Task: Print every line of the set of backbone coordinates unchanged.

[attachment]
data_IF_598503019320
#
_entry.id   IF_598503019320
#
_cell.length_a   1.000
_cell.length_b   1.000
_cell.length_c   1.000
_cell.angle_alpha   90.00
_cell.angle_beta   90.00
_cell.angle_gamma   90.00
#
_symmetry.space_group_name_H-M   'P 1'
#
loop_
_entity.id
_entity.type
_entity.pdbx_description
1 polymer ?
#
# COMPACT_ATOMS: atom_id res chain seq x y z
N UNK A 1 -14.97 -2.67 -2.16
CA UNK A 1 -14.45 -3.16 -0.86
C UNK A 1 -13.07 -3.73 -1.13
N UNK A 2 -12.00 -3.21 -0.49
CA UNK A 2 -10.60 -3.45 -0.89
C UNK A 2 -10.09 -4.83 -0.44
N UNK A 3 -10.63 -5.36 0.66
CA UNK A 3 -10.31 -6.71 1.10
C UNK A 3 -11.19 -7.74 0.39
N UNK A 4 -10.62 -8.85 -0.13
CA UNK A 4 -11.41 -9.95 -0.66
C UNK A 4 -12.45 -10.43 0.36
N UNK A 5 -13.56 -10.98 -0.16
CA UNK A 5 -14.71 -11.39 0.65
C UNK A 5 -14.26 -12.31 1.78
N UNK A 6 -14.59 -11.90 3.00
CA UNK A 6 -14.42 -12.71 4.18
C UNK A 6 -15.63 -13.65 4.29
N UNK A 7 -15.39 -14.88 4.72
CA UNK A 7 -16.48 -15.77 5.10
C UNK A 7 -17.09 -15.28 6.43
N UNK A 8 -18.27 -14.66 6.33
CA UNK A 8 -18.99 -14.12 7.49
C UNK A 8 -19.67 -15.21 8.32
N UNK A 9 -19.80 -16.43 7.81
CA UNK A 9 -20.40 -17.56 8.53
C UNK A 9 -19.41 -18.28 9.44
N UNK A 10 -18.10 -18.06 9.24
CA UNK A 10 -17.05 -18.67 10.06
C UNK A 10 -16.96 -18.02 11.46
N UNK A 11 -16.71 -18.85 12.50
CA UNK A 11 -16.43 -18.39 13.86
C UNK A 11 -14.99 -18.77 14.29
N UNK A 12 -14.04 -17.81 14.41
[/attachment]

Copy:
data_IF_598503019320
#
_entry.id   IF_598503019320
#
_cell.length_a   1.000
_cell.length_b   1.000
_cell.length_c   1.000
_cell.angle_alpha   90.00
_cell.angle_beta   90.00
_cell.angle_gamma   90.00
#
_symmetry.space_group_name_H-M   'P 1'
#
loop_
_entity.id
_entity.type
_entity.pdbx_description
1 polymer ?
#
# COMPACT_ATOMS: atom_id res chain seq x y z
N UNK A 1 -14.97 -2.67 -2.16
CA UNK A 1 -14.45 -3.16 -0.86
C UNK A 1 -13.07 -3.73 -1.13
N UNK A 2 -12.00 -3.21 -0.49
CA UNK A 2 -10.60 -3.45 -0.89
C UNK A 2 -10.09 -4.83 -0.44
N UNK A 3 -10.63 -5.36 0.66
CA UNK A 3 -10.31 -6.71 1.10
C UNK A 3 -11.19 -7.74 0.39
N UNK A 4 -10.62 -8.85 -0.13
CA UNK A 4 -11.41 -9.95 -0.66
C UNK A 4 -12.45 -10.43 0.36
N UNK A 5 -13.56 -10.98 -0.16
CA UNK A 5 -14.71 -11.39 0.65
C UNK A 5 -14.26 -12.31 1.78
N UNK A 6 -14.59 -11.90 3.00
CA UNK A 6 -14.42 -12.71 4.18
C UNK A 6 -15.63 -13.65 4.29
N UNK A 7 -15.39 -14.88 4.72
CA UNK A 7 -16.48 -15.77 5.10
C UNK A 7 -17.09 -15.28 6.43
N UNK A 8 -18.27 -14.66 6.33
CA UNK A 8 -18.99 -14.12 7.49
C UNK A 8 -19.67 -15.21 8.32
N UNK A 9 -19.80 -16.43 7.81
CA UNK A 9 -20.40 -17.56 8.53
C UNK A 9 -19.41 -18.28 9.44
N UNK A 10 -18.10 -18.06 9.24
CA UNK A 10 -17.05 -18.67 10.06
C UNK A 10 -16.96 -18.02 11.46
N UNK A 11 -16.71 -18.85 12.50
CA UNK A 11 -16.43 -18.39 13.86
C UNK A 11 -14.99 -18.77 14.29
N UNK A 12 -14.04 -17.81 14.41